Republican resurrection? Fighter pilot and cop challenge Dem-controlled council

City Republican chair Buddy Weber has been looking for Republicans to run for City Council since at least 2006, the last year the GOP fielded a candidate in Dem-heavy Charlottesville. After a seven-year drought, Weber has not one, but two candidates– although he's one of them.

Former fighter pilot Weber, 67, and soon-to-be-former cop Mike Farruggio, 50, announced in their respective lingo that they'd be "wingman" and "backup" to each other in a GOP two-fer to take back City Council.

Master political strategist Karl Rove was in town recently for the Ronald Reagan dinner, and since then, Republicans have been "revitalized," said Weber in front of the two dozen or so supporters who gathered April 25.

Traditionally, candidates running for council announce in front of City Hall. Weber and Farruggio chose Central Place on the Downtown Mall, as if to distance themselves from what some see as the shenanigans of a Democratic-controlled City Council.

"During my time in Charlottesville, I have grown increasingly frustrated with a City Council that pontificates with faux authority on issues that do not matter, but dithers endlessly on issues that do," said Weber, a criminal defense attorney who's handled such high-profile clients as convicted wife-killer Eric Abshire and graduation rapist Jeffrey Kitze, who was charged and acquitted of stalking.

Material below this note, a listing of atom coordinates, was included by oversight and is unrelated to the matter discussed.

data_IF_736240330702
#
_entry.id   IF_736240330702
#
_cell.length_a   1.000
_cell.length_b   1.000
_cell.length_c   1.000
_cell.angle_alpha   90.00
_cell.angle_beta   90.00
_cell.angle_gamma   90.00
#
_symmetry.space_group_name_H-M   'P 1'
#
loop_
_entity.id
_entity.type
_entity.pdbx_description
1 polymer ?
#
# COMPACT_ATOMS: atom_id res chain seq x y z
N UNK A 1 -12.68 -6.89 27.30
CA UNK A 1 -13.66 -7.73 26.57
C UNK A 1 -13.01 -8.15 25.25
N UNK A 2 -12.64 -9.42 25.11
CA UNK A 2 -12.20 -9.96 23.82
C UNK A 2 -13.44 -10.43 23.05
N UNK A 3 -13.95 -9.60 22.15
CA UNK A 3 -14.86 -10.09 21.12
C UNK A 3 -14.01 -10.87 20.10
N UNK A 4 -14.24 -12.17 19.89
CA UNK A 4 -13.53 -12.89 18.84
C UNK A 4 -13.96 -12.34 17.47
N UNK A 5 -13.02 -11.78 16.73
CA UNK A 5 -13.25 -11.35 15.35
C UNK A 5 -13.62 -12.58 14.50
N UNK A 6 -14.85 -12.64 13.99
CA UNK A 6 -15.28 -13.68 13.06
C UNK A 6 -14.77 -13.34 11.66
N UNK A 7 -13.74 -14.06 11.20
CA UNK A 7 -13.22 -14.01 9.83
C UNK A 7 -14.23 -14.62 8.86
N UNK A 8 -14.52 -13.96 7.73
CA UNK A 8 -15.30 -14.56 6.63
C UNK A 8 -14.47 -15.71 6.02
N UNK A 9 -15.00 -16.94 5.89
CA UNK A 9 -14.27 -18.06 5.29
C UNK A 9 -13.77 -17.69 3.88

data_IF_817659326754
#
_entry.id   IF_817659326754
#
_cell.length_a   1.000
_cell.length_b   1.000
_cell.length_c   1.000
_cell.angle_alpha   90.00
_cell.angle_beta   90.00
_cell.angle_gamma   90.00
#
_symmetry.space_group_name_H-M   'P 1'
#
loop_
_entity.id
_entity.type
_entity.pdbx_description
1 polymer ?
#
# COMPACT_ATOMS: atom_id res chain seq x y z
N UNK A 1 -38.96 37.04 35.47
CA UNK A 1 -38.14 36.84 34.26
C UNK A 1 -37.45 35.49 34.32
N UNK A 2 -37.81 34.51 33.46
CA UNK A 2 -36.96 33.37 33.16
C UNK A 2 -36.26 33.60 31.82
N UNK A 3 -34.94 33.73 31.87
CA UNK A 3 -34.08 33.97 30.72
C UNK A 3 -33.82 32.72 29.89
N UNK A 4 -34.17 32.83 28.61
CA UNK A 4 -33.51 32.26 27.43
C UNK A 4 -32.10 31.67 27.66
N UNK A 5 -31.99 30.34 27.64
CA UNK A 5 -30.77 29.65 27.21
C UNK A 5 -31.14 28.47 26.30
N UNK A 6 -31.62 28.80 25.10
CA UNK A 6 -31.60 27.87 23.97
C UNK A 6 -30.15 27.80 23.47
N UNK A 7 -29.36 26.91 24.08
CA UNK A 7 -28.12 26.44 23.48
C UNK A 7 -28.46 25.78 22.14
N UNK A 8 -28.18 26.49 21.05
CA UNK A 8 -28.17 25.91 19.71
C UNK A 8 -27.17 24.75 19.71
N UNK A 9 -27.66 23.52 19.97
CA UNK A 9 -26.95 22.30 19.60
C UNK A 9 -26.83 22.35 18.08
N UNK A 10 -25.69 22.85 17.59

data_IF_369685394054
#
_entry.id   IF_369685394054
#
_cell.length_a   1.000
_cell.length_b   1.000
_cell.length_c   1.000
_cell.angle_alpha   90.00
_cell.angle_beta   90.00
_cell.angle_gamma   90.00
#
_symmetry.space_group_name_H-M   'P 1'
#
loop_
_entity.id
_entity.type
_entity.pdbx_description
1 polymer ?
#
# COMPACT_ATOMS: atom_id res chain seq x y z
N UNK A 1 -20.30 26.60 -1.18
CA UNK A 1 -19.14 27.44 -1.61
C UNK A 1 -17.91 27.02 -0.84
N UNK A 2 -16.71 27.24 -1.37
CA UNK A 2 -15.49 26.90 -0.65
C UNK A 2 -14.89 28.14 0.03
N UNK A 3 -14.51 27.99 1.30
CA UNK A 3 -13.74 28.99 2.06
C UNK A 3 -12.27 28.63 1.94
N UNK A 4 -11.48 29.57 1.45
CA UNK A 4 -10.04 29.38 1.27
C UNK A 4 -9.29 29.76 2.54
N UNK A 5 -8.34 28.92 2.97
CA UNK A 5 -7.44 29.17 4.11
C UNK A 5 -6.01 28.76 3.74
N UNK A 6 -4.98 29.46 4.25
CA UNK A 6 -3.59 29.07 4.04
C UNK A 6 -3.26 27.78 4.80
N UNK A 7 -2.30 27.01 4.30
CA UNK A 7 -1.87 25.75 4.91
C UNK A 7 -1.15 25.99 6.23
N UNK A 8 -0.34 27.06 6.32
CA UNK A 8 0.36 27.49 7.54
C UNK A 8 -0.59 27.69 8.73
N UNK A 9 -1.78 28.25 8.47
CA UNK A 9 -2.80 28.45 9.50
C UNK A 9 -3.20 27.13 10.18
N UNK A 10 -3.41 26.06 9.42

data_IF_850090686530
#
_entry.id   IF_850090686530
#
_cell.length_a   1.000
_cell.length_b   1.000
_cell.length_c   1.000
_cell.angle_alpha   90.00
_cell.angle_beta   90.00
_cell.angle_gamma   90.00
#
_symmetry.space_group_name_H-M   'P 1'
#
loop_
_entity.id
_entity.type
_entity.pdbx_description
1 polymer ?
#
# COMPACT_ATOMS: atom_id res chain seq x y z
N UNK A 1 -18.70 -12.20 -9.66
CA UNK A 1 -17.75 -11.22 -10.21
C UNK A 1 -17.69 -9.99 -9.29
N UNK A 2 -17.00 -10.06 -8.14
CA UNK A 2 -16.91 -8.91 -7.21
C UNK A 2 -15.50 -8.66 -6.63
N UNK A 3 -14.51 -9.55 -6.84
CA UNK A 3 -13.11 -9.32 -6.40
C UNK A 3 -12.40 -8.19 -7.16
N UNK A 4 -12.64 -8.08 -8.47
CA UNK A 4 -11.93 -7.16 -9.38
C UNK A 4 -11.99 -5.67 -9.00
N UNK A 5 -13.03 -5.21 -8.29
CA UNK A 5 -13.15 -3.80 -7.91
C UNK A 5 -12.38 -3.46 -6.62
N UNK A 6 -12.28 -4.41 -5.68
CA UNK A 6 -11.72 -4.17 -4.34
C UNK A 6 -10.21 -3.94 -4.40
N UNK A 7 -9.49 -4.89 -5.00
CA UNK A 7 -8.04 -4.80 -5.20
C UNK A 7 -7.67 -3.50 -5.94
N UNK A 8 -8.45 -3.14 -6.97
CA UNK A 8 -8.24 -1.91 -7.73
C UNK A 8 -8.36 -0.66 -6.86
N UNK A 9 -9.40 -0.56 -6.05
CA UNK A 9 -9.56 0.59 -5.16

"I have found myself up close and personal with young men and women in our community in serious trouble," he said. "With the right leadership, they can do better."

One item on Weber's platform is public housing, now a hot-button issue after a recent Department of Housing and Urban Development review revealed a lengthy list of problems with the Charlottesville Redevelopment and Housing Authority.

"Fifty years after Vinegar Hill and the establishment of public housing in the city of Charlottesville, the CRHA continues to receive a letter grade of 'F'," blasted Weber. "It represents years of neglect by the elected officials of this city."

Farruggio, a 25-year veteran of the Charlottesville Police Department who's retiring in August, said he regularly runs into people who ask, "What are they thinking on City Council?" He recalls the short-lived Yellow Bike program about 10 years ago, in which free bikes were placed around the city to reduce auto use– and were promptly stolen, or the days when city government provided garbage pick-up without citizens having to pay extra for it.